How has Kaikoura's world-famous wildlife responded to the 7.8 earthquake? Science reporter Jamie Morton looked at what we know so far.

Marine mammals

Recent sightings of whales, as well as Hector's and Dusky dolphins, off the coast of Kaikoura have brought immense relief to locals and tour operators.

Forest and Bird marine advocate Anton van Helden was optimistic about the welfare of Kaikoura's many deep-diving species - among them sperm whales, humpback whales, Southern right whales, orca and several dolphin species.


While the submarine Kaikoura Canyon provided a productive ecosystem for whales and dolphins, there were similarly productive habitats elsewhere that could have served as alternatives.

But he expected that, even with considerable uplift around the canyon area - and the potential of landslides - the systems would have been easily large enough to sustain the quake's effects.

"The other thing, with sperm whales, it is only males that would effectively be there at the moment, so this is the time of year when there would be fewer of them in the region."

However, early indications showed Kaikoura's resident fur seals would have fared worse.

At Ohau Point, a large slip had caused heavy damage to a specially protected seal sanctuary, and it was likely some animals would have perished.

"It's too soon to be able to know the full impact that the earthquake will have had on the local population," Department of Conservation science adviser Laura Boren said.

Some seals would likely have been out at sea foraging and so may not have been impacted by this or other slips.

"There are still places north and south of Ohau point where seals can still haul themselves out to rest."

Seal pups play in the water at Ohau Point, where a landslide has destroyed much of the breeding ground. Photo / File
Seal pups play in the water at Ohau Point, where a landslide has destroyed much of the breeding ground. Photo / File

Fur seals generally needed to be very resilient, she said, and during major storm events females had been known to take their pups out into the open water to "ride it out" before returning to shore.


Boren said seabirds were also often found breeding or resting in exposed areas, such as a cliff or seashore, and so may be prone to further slips or landslides.

Because of safety risks to researchers, a full assessment of the impact of the earthquakes on wildlife could take several weeks, she said.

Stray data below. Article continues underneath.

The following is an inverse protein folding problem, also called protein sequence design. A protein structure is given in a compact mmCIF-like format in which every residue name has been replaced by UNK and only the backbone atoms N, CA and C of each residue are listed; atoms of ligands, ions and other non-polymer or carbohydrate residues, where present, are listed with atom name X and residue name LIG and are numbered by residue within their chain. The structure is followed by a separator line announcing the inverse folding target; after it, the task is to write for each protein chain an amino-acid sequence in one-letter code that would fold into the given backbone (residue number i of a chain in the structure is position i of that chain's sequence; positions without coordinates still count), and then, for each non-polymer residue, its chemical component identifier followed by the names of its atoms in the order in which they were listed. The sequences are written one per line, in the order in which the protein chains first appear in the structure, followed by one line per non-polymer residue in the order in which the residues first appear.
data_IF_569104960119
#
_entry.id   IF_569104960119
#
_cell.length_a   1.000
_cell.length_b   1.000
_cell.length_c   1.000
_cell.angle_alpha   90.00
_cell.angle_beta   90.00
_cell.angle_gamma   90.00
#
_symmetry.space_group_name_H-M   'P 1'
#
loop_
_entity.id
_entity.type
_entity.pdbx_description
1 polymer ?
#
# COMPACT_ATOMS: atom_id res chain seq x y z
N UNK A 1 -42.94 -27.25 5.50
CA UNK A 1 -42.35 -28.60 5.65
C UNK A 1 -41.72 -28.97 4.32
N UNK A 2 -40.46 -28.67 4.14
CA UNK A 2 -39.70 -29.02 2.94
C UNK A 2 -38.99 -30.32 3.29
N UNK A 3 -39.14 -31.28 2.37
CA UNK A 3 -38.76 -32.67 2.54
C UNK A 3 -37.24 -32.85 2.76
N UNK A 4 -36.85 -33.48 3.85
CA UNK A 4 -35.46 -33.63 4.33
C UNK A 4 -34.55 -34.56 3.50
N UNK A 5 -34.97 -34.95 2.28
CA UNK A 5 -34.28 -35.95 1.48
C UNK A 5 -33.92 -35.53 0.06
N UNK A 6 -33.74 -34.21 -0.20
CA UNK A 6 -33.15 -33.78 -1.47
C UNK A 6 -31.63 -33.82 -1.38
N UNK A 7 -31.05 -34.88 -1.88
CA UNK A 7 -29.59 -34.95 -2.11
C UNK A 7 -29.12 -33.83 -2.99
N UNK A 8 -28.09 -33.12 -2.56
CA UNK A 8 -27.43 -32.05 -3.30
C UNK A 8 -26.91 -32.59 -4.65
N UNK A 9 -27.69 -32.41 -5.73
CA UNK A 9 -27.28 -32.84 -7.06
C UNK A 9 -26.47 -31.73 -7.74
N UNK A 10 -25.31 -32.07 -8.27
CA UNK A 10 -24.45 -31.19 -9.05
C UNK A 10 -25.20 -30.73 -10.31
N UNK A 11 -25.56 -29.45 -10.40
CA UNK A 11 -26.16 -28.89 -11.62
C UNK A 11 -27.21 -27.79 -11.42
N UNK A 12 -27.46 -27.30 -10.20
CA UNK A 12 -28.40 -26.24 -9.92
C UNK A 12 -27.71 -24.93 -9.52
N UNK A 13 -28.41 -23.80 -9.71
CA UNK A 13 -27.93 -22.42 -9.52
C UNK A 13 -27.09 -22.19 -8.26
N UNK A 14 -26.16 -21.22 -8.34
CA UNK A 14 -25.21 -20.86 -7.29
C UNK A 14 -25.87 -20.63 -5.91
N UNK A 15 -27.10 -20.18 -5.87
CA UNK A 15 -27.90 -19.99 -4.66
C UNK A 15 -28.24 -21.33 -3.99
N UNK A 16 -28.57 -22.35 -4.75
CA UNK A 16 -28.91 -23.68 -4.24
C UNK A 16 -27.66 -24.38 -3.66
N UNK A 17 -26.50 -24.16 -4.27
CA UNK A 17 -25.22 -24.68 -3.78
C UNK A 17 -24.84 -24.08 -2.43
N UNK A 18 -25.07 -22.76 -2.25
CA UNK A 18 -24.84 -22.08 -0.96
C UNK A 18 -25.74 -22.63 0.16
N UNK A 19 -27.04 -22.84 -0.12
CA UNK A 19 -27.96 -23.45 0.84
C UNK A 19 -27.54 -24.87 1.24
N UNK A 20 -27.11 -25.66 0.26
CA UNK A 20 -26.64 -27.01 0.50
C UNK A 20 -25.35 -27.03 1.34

Early indications have shown some seabird colonies fared worse than others.

Forest and Bird seabird advocate Karen Baird said one landslide had taken out half of the largest colony of endangered Hutton's shearwaters, at a time when birds were nesting.

It was possible that up to a quarter of the population may have been wiped out.

"While we don't know the extent of the damage yet, it couldn't have come at a worse time, with the birds likely to have been on eggs, and their burrows would have been destroyed."

Conservation officers would now need to ensure what was left of the colony was well protected.

The species' estimated breeding population has dwindled to more than 100,000 pairs, and in New Zealand the bulk of the population stays between Cape Campbell and Banks Peninsula when breeding.

The area was home to many other seabirds, including albatross, petrels, shearwaters, shags and terns, whose fate also remained unclear.

Baird had been told a population of red-billed gulls on the Kaikoura Peninsula had escaped intact.

Little blue penguins at Kaikoura. Photo / Facebook / Kaikoura Ocean Research Institute
Little blue penguins at Kaikoura. Photo / Facebook / Kaikoura Ocean Research Institute

The Kaikoura Ocean Research Institute reported two little blue penguin chicks had died, but Kaikoura's main penguin colony remained mostly unscathed.

Shellfish and crustaceans

Canterbury University marine ecologist Dr Sharyn Goldstien, who has been carrying out early surveys on Kaikoura's around freshly uplifted seabed, said paua, crayfish and all marine organisms of the area will now be acclimatising to a "very different world".

"Just as we in Christchurch had to adjust to new road layouts, new living conditions and competition for our resources, the paua and the crayfish will also have these issues to sort through."

A crayfish on a rock lifted above sea level by the 7.8 quake. Photo / Supplied
A crayfish on a rock lifted above sea level by the 7.8 quake. Photo / Supplied

It was possible many of the crayfish were offshore and may well have survived in high numbers.

"However, upon return they will need to find new habitat to live in and their neighbours may be closer as their living space has been reduced."

Seafood New Zealand stated the quake had exposed large areas of important paua habitat, which would lead to the loss of large number of adult and juvenile paua.

It had also damaged a great deal of the special habitat that paua larval settlement and juvenile growth took place in.

In the new intertidal zone, the area between the new low-tide and high-tide mark, there were still a number of surviving adult paua, but the paua exposed permanently above the new high tide level have died off.

It was the paua in the new inter-tidal zone that would become the breeding stocks driving the future rebuild of the fisheries.

Goldstien had also observed seaweeds hauled out of the water, which were now hanging from rocks and platforms and had become brittle from drying out in the sun.

"Kaikoura coast is a diverse region and the shift in the marine community will be closely followed by scientists to investigate the successive processes as new communities form."